Immediate Final Thoughts: Wow! That was awesome!
In an effort to keep it real, I’m fully admitting that selecting your next read based entirely off a synopsis can be pretty hit or miss. I’d say most of the time books selected this way will run anywhere from lukewarm to total flop. For that reason, no matter how excited I feel, I can’t help but prepare myself to be let down. Storm and Silence has a really great synopsis. It may not be a long blurb, but it packs a punch. In addition it has an eye-catching cover and a slew of glowing reviews to back it up. Again, despite all, I was both looking forward to the read and preparing myself to be the one voice of dissension. That so didn’t happen.
Storm and Silence had a momentum that only went uphill, starting in the first chapter. In the first few paragraphs of that first chapter, I started giggling. In the proceeding chapters, while continuing to giggle, I began to fall in love with Lilly. Toward the middle of the story I was completely in love with Mr. Ambrose. And secretly, without any awareness at all, I realized that I had actually fallen in love with nearly ALL of the characters! Each one was so completely different from the rest. They were so unique, even to characters I’ve read in other books too. I promise you, there isn’t another Patsy in any other story I’ve ever read.
I’m a character driven reader, so larger than life characters are a very important draw for me. However, that’s not to say that the plot or setting lacked. It didn’t. It was clever and I believe that the story created the perfect atmosphere for those brilliant characters to shine.
I also love a good, drawn out, romance. It didn’t hurt that the feelings between Mr. Ambrose and Lilly were a slow burn. This is not a story about unrequited love. This is a story of two people who would love nothing more than to run as far and fast from each other as possible, if it weren’t for the fact that they believe they’re stuck with each other. And of course Lilly has that pesky little voice inside her that continues to draw her to Ambrose’s side. I absolutely loved that what Mr. Ambrose finds himself attracted to, or at least what I think he’s attracted to, is the life and vibrancy inside Lilly. She is a woman, and yet she continuously outsmarts him, in the most hilarious way possible. In addition, despite his belief that nearly nobody can be trusted, she has proven her loyalty over and over, even when it’s a loyalty that he doesn’t even want. I’m pretty positive that he’s fallen in love with Lilly because of who she is, and not like heroes in other romance novels where all we hear is about is beauty. Lilly may actually BE beautiful and yet we don’t read that as the viewers, we get to read about her mind and her personality, and I love that.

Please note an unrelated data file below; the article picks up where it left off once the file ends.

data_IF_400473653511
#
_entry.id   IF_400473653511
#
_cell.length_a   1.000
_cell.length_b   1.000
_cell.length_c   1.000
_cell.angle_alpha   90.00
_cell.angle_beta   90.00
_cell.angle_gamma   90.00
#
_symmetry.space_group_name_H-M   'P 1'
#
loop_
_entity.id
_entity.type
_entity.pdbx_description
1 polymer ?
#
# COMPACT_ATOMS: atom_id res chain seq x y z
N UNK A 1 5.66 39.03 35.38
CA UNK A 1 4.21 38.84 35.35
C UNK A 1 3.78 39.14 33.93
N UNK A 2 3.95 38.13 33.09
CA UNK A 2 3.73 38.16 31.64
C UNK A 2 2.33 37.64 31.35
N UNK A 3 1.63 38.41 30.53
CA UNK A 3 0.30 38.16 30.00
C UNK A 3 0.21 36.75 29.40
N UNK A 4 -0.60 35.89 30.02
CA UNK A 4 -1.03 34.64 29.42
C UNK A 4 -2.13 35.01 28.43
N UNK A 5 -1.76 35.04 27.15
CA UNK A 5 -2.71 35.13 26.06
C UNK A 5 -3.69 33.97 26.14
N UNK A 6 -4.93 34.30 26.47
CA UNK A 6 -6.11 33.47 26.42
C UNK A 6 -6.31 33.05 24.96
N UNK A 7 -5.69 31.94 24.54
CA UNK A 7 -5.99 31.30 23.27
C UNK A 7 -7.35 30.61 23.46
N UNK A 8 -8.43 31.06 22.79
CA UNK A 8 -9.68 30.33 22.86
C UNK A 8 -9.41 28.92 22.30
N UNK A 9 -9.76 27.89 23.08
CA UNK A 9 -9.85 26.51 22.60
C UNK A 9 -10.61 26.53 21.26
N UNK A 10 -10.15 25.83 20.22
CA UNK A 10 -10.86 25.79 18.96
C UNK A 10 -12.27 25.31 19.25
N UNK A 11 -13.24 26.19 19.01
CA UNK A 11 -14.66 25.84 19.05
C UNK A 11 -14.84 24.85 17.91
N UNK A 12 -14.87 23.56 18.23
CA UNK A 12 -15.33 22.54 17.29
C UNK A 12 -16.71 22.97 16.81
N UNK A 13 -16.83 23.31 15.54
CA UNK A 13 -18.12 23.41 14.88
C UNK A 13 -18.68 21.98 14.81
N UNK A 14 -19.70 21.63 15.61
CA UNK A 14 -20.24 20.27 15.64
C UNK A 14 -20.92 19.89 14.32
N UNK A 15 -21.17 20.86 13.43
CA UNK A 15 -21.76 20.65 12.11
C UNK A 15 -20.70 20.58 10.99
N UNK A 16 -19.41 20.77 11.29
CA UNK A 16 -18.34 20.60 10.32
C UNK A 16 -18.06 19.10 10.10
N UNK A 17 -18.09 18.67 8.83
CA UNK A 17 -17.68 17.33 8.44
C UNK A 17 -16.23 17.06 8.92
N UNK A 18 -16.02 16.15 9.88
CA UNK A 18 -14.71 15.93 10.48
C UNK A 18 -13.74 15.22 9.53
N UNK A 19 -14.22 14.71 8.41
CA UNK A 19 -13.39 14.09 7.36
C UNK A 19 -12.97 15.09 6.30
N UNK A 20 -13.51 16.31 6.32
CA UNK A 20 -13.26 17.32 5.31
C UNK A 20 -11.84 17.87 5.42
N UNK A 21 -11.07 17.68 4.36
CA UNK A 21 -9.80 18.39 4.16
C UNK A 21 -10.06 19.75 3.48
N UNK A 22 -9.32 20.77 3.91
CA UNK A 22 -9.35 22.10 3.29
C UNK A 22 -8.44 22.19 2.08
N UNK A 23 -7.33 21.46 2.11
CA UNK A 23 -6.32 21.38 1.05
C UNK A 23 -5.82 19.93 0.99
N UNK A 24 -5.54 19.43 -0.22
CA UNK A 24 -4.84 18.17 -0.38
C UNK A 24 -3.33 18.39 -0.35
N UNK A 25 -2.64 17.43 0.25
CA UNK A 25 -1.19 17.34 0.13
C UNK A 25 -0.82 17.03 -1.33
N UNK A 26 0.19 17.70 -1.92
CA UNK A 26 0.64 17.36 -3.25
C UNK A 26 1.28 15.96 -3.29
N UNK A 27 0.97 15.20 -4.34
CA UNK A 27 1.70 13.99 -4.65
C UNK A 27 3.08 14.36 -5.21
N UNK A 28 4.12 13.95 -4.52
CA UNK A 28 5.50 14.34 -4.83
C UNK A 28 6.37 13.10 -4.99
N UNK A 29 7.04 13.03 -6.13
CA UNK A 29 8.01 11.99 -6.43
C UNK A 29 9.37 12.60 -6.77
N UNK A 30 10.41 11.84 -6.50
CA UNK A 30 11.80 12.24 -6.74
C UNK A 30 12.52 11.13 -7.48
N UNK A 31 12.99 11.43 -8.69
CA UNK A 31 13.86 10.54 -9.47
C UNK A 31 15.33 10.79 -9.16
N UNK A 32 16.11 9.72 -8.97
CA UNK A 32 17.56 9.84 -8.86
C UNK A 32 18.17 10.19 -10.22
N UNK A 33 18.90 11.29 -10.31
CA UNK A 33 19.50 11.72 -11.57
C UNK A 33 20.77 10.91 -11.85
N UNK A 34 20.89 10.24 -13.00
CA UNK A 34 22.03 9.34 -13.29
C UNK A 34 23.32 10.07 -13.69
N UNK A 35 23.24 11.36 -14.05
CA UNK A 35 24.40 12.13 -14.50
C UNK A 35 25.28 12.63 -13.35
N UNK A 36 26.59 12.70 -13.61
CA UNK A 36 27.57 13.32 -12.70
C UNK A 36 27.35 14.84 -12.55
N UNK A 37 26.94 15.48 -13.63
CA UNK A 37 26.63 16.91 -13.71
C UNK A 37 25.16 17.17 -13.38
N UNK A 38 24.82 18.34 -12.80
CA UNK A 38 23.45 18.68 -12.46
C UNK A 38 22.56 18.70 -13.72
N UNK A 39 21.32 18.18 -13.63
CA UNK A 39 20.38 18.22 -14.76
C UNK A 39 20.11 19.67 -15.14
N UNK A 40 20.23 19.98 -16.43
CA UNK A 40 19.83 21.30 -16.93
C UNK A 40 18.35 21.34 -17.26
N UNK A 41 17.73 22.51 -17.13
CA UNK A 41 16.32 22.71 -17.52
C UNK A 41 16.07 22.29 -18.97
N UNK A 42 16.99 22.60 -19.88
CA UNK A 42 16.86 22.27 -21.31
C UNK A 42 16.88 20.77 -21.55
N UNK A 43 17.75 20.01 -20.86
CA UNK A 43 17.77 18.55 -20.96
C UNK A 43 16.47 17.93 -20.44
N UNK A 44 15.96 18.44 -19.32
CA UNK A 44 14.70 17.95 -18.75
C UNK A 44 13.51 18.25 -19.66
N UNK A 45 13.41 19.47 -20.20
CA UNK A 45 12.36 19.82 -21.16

I can’t conclude this review without mentioning that there were sections of the Storm and Silence that could have been edited down. I know there are readers out there who don’t think a book should exceed 400 pages, but I’m not one of them. A good story should be written with as many words as needed to convey something magical. Most everything in this book was necessary. There were just a few specific scenes that I thought, for me, could have been tightened and trimmed a bit to benefit the written emotion. Still, that was the only larger critique I could come up with to prevent my review from just being one big gush-fest.
It’s no surprise that Robert Thier has an underground fan-base already. His writing is witty and imaginative, and completely swept me away. I’ll be doing my very best to spread the word about Storm and Silence, because everyone I know should read good books and this was one darn good book. (With a crushing ending! I need book two, stat!)
Last thought, there was a surprise chapter at the end, a scene from Ambrose’s point of view. It was cute, Mr. Thier. It was also a tease. What we really want is a flipped POV of the drunken scene, and you know it. :)
Rating: 4.5 Stars = A
Thank you to Robert Thier for providing a copy of his book, in exchange for an honest review.
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